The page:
Toronto Star

U.K., firms investigat­e allergic reactions

Two people who received COVID-19 vaccine had history of significan­t allergies


LONDON— Britain’s medical regulator warned Wednesday that people with a history of serious allergic reactions shouldn’t get the COVID-19 vaccine from Pfizer and BioNTech, and investigat­ors looked into whether two reactions on the first day of the U.K.’s vaccinatio­n program were linked to the shot.

The advice was issued on a “precaution­ary basis,” and the people who had the reactions had recovered, said professor Stephen Powis, medical director for National Health Service in England.

Pfizer and BioNTech said they were working with investigat­ors “to better understand each case and its causes.”

Also on Wednesday, Canada’s health regulator approved the vaccine, with Dr. Supriya Sharma, chief medical adviser at Heath Canada, calling it “a momentous occasion.”

Canada is set to receive up to 249,000 doses this month and Canadian officials expect to start administer­ing them next week as soon after they are shipped from Belgium on Friday.

Britain’s Medical and Healthcare Products Regulatory Agency has said people should not receive the shot if they have had a significan­t allergic reaction to a vaccine, medicine or food, such as those who have been told to carry an adrenalin shot — such as an EpiPen or other similar devices — or others who have had potentiall­y fatal allergic reactions. The medical regulator also said vaccinatio­ns should be carried out only in facilities that have resuscitat­ion equipment.

Such advice isn’t uncommon; several vaccines already on the market carry warnings about allergic reactions, and doctors know to watch for them when people who’ve had reactions to drugs or vaccines in the past are given new products.

The two people who reported reactions were NHS staff members who had a history of significan­t allergies and carried adrenalin shots. Both had serious

reactions but recovered after treatment.

Stephen Evans, a professor of pharmacoep­idemiology at the London School of Hygiene & Tropical Medicine, said the regulator had done the right thing, but the general public shouldn’t be worried about getting the vaccine. “One has to remember that even things like Marmite can cause unexpected severe allergic reactions,” he said, referring to the food spread that is made from brewer’s yeast.

Dr. Ashish Jha, dean of the School of Public Health at Brown University, said he would advise patients who have had severe allergic reactions to other medicines or foods to delay vaccinatio­n if they can while the two cases in the U.K. are investigat­ed. He would extend that advice to people who carry EpiPens.

“The cautionary approach is to say to people who have had severe reactions to other things, ‘just hold,’ ” Jha said.

He added that because the vaccine is so high-profile, “every little thing that happens all the time is going to get magnified. We should talk about it, we should be honest with people, but we should put it into context and help people understand … there is a small proportion of people who have an allergic reaction to almost any medicine.”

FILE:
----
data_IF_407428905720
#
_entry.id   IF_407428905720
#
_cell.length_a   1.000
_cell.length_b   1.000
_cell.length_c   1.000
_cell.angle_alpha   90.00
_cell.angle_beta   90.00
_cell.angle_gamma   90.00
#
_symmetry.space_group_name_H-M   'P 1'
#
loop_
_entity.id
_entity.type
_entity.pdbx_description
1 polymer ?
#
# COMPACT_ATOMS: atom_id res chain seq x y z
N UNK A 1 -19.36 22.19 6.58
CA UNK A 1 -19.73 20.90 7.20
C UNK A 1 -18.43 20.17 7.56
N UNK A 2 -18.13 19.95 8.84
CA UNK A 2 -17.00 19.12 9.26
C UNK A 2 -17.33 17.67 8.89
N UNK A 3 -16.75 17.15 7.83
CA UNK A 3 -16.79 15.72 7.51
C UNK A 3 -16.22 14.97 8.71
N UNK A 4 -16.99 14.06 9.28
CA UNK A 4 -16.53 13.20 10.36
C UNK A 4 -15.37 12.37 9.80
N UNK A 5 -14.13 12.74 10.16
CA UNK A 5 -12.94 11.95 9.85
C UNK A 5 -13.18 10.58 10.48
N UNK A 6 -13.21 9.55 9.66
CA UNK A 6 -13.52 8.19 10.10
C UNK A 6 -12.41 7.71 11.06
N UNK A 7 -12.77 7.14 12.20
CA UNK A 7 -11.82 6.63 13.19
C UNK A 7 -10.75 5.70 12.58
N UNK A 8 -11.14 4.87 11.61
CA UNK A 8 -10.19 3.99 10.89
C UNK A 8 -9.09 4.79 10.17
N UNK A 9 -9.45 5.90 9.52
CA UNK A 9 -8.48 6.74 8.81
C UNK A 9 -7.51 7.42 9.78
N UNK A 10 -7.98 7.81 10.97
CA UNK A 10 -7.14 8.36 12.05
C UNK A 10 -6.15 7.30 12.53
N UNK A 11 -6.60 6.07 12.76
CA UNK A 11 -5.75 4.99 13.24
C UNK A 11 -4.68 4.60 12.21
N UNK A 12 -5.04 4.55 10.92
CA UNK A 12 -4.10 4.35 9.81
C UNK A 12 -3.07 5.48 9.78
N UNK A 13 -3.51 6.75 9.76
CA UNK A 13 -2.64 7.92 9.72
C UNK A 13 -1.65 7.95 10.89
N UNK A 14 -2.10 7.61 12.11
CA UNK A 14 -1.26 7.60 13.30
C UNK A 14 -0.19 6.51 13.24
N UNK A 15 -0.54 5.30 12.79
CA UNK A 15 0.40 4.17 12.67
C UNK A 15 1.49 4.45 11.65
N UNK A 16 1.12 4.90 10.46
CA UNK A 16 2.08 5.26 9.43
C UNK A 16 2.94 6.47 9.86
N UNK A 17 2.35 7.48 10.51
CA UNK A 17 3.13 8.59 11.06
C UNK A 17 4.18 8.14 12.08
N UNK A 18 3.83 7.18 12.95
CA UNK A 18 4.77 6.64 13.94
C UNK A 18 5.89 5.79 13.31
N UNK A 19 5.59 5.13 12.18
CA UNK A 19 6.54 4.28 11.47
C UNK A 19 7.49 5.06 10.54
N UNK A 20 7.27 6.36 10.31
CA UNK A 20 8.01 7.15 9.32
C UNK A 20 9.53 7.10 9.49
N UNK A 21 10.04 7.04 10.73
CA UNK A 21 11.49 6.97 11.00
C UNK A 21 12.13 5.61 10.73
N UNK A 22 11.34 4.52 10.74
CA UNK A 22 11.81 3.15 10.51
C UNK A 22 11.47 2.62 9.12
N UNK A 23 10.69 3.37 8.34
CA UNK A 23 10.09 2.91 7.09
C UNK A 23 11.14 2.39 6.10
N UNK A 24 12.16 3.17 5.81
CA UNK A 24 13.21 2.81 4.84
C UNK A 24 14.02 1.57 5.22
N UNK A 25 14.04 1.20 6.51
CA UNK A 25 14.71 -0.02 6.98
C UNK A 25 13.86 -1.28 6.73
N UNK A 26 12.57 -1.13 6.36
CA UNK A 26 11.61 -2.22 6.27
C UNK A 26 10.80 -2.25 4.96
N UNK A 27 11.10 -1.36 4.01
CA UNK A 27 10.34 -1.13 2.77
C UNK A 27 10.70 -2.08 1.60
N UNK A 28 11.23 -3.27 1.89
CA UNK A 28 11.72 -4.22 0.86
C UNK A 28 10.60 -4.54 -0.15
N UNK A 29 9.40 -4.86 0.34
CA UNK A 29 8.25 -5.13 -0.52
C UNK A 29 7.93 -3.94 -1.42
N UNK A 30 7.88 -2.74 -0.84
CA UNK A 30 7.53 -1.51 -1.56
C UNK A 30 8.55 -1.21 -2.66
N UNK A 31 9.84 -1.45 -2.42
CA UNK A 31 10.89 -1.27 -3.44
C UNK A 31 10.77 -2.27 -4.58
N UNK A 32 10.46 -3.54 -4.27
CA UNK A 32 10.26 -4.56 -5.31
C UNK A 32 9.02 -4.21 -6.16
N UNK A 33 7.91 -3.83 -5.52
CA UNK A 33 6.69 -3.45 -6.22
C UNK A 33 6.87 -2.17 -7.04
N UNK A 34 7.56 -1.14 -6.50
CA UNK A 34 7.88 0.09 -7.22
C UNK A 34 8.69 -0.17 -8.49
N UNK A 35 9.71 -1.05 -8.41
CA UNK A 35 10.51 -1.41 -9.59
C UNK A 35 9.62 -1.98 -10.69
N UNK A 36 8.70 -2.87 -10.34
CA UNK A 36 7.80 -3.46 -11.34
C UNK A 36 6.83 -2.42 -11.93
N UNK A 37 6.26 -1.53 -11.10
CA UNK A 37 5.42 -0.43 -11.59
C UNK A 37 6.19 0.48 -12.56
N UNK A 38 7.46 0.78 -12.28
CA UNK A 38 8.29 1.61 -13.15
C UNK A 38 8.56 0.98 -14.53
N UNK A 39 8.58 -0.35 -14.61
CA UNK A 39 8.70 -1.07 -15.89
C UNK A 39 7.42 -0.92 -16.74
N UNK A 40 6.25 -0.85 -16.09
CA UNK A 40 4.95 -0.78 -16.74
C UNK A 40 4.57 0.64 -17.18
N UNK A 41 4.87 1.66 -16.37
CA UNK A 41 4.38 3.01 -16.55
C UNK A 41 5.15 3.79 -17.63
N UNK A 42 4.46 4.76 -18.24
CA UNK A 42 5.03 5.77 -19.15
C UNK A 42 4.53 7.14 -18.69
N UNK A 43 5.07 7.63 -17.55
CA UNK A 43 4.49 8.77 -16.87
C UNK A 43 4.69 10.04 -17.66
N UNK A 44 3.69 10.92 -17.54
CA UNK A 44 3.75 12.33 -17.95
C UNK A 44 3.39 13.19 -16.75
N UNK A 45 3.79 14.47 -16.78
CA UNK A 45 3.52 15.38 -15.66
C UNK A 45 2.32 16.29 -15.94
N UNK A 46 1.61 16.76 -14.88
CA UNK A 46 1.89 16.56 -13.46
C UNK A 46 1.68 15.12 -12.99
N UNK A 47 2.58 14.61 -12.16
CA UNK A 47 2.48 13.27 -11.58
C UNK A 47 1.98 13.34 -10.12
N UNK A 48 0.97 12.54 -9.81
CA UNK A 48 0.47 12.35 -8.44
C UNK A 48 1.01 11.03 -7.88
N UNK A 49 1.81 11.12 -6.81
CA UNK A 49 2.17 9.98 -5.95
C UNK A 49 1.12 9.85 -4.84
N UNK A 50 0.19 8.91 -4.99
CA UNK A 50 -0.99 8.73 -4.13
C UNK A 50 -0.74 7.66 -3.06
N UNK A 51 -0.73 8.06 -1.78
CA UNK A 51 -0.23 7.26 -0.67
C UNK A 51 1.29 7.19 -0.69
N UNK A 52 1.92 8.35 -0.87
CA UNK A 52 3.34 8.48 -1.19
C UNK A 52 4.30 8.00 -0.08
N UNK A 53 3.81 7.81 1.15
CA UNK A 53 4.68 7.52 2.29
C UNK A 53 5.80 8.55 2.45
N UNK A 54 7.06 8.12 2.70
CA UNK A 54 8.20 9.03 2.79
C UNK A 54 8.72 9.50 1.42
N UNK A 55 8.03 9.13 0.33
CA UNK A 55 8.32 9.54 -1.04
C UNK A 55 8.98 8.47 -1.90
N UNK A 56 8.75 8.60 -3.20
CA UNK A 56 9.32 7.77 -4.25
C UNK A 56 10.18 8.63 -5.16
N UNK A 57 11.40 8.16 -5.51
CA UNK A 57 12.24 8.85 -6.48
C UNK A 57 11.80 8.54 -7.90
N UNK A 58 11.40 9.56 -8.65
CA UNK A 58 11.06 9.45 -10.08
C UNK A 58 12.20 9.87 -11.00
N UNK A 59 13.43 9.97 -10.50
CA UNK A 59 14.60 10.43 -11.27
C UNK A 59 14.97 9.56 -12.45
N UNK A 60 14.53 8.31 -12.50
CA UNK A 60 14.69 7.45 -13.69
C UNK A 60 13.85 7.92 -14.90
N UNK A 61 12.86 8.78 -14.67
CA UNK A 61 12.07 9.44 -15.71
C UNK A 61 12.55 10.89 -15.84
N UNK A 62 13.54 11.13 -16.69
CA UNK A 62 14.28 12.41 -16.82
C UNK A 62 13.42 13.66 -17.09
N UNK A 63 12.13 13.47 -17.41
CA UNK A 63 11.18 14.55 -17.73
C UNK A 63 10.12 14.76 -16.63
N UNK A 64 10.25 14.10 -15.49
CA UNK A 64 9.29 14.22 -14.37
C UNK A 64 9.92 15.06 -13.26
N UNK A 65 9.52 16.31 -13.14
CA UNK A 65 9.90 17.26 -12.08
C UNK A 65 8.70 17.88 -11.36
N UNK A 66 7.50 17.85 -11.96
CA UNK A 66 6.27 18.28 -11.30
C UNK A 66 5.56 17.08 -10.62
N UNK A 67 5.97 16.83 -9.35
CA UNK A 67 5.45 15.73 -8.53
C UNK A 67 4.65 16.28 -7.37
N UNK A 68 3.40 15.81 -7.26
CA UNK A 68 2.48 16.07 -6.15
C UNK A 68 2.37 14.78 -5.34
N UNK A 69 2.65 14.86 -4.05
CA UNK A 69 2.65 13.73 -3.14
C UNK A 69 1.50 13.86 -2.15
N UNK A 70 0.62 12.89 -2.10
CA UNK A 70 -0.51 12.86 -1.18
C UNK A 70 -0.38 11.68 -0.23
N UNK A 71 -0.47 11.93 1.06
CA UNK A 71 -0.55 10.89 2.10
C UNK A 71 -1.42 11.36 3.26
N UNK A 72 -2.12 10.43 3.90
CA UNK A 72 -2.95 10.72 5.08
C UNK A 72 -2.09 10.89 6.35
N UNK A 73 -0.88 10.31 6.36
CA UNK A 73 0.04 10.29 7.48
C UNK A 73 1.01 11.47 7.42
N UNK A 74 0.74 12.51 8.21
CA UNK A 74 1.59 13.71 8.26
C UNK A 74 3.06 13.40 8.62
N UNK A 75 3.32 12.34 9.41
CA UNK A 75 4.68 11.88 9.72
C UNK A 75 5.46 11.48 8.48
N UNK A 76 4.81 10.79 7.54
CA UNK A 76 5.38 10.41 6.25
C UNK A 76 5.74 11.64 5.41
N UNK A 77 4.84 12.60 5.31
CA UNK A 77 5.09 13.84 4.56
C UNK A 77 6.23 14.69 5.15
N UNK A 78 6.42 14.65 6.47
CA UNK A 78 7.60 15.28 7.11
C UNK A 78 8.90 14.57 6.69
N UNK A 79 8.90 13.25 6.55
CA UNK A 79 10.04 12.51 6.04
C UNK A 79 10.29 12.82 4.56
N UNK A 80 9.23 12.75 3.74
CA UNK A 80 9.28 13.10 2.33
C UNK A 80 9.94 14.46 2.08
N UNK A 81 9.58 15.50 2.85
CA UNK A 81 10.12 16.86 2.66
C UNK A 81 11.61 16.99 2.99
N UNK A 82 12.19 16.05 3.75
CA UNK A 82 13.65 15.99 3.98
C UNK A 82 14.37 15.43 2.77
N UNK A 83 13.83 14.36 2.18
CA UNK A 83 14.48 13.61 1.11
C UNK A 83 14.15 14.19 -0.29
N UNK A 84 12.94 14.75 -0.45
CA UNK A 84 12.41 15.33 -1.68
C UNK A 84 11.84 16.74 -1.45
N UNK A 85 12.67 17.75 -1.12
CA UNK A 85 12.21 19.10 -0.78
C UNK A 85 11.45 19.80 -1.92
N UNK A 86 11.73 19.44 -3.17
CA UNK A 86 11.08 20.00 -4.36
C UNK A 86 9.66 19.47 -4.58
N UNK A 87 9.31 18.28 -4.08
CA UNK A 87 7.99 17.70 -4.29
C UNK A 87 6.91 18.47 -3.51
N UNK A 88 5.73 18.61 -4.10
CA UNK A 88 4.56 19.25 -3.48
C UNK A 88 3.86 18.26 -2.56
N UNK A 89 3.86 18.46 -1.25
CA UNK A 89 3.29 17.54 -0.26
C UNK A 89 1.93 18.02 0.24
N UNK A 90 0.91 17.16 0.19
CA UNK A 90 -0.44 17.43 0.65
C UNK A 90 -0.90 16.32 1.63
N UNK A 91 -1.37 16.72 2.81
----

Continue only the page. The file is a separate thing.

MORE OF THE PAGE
The comments came a day after Britain rolled out its mass vaccinatio­n program amid efforts to control a pandemic

that has killed more than 62,000 people across the country. The MHRA gave an emergency authorizat­ion to the PfizerBioN­tech vaccine last week, making Britain the first country to approve its widespread use.

Even in nonemergen­cy situations, health authoritie­s must closely monitor new vaccines and medication­s because studies in tens of thousands of people can’t detect a rare risk that would affect one in one million. Authoritie­s have not said how many people have received the shot in Britain so far, but they plan to give 800,000 doses in the first phase, which will target people over 80, nursing home staff and some NHS workers.

Late-stage trials of the vaccine found “no serious safety concerns,” Pfizer and BioNTech said. More than 42,000 people have received two doses of the shot during those trials.

Documents published by the two companies showed that people with a history of severe allergic reactions were excluded from the trials, and doctors were advised to look out for such reactions in trial participan­ts who weren’t previously known to have severe allergies.

As part of its emergency authorizat­ion for the vaccine, the MHRA required health care workers to report any adverse reactions to help regulators gather more informatio­n about safety and effectiven­ess.

 ?? VICTORIA JONES GETTY IMAGES ?? Sir Simon Stevens, chief executive of the NHS in the U.K., talks with a patient at a vaccinatio­n centre. Two people have had a severe reaction, but recovered.
VICTORIA JONES GETTY IMAGES Sir Simon Stevens, chief executive of the NHS in the U.K., talks with a patient at a vaccinatio­n centre. Two people have had a severe reaction, but recovered.

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